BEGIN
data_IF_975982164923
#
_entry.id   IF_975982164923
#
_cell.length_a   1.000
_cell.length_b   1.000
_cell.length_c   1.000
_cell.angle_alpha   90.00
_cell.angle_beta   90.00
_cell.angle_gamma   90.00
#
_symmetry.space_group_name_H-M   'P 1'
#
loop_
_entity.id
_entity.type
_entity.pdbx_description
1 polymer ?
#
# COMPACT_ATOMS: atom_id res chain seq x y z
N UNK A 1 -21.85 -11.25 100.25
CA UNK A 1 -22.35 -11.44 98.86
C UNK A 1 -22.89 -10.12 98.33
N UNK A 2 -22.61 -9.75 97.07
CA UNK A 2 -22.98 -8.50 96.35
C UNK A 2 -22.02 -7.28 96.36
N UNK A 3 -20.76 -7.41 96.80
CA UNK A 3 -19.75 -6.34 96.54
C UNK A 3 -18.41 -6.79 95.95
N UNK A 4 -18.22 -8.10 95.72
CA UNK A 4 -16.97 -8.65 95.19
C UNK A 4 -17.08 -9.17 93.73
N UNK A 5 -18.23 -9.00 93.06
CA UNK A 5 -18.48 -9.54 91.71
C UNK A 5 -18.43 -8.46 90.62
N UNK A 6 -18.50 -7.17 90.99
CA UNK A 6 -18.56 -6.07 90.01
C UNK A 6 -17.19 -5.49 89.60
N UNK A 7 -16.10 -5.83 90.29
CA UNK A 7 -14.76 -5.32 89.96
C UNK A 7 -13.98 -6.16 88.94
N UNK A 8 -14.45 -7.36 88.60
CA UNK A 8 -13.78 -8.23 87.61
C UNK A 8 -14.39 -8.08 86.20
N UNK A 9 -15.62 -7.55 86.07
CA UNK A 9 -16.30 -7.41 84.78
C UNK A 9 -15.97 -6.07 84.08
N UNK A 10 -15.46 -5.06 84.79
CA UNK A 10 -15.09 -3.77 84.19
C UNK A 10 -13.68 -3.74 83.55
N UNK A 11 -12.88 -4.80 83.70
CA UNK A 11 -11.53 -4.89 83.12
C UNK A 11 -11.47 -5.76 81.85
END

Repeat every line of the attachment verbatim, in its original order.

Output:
data_IF_975982164923
#
_entry.id   IF_975982164923
#
_cell.length_a   1.000
_cell.length_b   1.000
_cell.length_c   1.000
_cell.angle_alpha   90.00
_cell.angle_beta   90.00
_cell.angle_gamma   90.00
#
_symmetry.space_group_name_H-M   'P 1'
#
loop_
_entity.id
_entity.type
_entity.pdbx_description
1 polymer ?
#
# COMPACT_ATOMS: atom_id res chain seq x y z
N UNK A 1 -21.85 -11.25 100.25
CA UNK A 1 -22.35 -11.44 98.86
C UNK A 1 -22.89 -10.12 98.33
N UNK A 2 -22.61 -9.75 97.07
CA UNK A 2 -22.98 -8.50 96.35
C UNK A 2 -22.02 -7.28 96.36
N UNK A 3 -20.76 -7.41 96.80
CA UNK A 3 -19.75 -6.34 96.54
C UNK A 3 -18.41 -6.79 95.95
N UNK A 4 -18.22 -8.10 95.72
CA UNK A 4 -16.97 -8.65 95.19
C UNK A 4 -17.08 -9.17 93.73
N UNK A 5 -18.23 -9.00 93.06
CA UNK A 5 -18.48 -9.54 91.71
C UNK A 5 -18.43 -8.46 90.62
N UNK A 6 -18.50 -7.17 90.99
CA UNK A 6 -18.56 -6.07 90.01
C UNK A 6 -17.19 -5.49 89.60
N UNK A 7 -16.10 -5.83 90.29
CA UNK A 7 -14.76 -5.32 89.96
C UNK A 7 -13.98 -6.16 88.94
N UNK A 8 -14.45 -7.36 88.60
CA UNK A 8 -13.78 -8.23 87.61
C UNK A 8 -14.39 -8.08 86.20
N UNK A 9 -15.62 -7.55 86.07
CA UNK A 9 -16.30 -7.41 84.78
C UNK A 9 -15.97 -6.07 84.08
N UNK A 10 -15.46 -5.06 84.79
CA UNK A 10 -15.09 -3.77 84.19
C UNK A 10 -13.68 -3.74 83.55
N UNK A 11 -12.88 -4.80 83.70
CA UNK A 11 -11.53 -4.89 83.12
C UNK A 11 -11.47 -5.76 81.85